My plate showed a similar bright green sauce, but it also featured a bit more orange on the plate. Here the green came from a distillate of cucumber (made with a Rotovap) while the heightened contribution of orange to the plate was due to cylinders of pickled pumpkin atop pumpkin purée that looked like bright, raw egg yolks. The langoustines were abetted by an unusual combination of blue cheese and black quinoa. The interplay of flavors was subtle with the cucumber up front before fading out, the pumpkin a constant presence in the background and from a somewhere a curry-like finish. As delicious as this dish was, it was ultimately a tad disappointing for me. I happen to love langoustines, but their flavor was totally overshadowed by the other ingredients on the plate, especially the cucumber. The langoustines were there doing a cameo as a star actor might in a film dominated by others. Their presence was exciting to get a glimpse of, but ultimately, I wanted more of that character than was delivered. That was not the case with my son’s dish. In that dish the langoustine’s inherent sweetness was allowed to shine fully with the other elements playing their proper supporting roles. I preferred his dish.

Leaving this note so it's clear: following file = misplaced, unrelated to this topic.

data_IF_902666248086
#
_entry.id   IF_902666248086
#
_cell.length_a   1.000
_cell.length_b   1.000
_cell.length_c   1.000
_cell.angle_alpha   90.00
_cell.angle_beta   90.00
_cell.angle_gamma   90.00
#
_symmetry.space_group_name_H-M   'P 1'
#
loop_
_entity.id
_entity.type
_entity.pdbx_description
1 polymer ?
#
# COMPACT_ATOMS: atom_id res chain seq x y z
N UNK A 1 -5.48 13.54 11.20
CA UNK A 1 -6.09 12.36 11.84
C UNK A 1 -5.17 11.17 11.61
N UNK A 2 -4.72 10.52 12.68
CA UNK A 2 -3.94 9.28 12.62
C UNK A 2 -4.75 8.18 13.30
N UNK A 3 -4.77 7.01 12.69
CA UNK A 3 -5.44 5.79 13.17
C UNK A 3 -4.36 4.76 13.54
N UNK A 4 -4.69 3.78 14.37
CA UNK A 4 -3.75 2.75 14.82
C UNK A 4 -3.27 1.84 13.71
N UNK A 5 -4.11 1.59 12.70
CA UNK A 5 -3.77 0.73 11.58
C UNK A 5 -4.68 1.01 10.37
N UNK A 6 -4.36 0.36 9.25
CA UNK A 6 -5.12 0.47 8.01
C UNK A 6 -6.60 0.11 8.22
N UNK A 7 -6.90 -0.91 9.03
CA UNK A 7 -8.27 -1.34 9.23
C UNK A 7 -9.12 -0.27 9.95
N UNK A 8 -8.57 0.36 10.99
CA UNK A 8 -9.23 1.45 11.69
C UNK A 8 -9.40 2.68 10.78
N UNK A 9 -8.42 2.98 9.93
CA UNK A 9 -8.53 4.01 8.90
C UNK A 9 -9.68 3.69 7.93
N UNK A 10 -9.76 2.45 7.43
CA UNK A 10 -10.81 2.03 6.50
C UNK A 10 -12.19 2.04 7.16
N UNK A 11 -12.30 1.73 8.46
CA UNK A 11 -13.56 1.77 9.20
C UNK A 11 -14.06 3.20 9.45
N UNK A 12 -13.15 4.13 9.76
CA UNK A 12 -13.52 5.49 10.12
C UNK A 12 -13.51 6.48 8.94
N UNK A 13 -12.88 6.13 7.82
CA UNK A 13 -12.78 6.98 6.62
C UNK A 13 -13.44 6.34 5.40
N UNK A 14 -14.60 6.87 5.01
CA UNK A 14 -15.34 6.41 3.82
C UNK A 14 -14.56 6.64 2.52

Western Hungary was the source of my next pairing, a 2011 Furmint from Kerkaborum. This young wine had spent 11 months in old oak barrels resulting in a good structure, minimal oakiness and a spicy, earthy profile.
My son’s pairing came all the way from the Mornington Peninsula near Melbourne. It was a 2011 Chardonnay from Stonier. As might be expected form its origin, it was a very New World style of Chardonnay, full of oak, fruit and butter. It was a behemoth wine that was built to aim for high scores from Robert Parker and The Wine Advocate.
The parade of Dutch seafood continued without complaint from us as I received a cod loin fillet with smoked sprat, jerusalem artichoke and a tea of jerusalem artichoke flowers that had been grown (as much of the produce) in Jonnie Boer’s own gardens. The aroma of the tasty tubers wafted up to my delighted nose as the tea was poured over the bowl.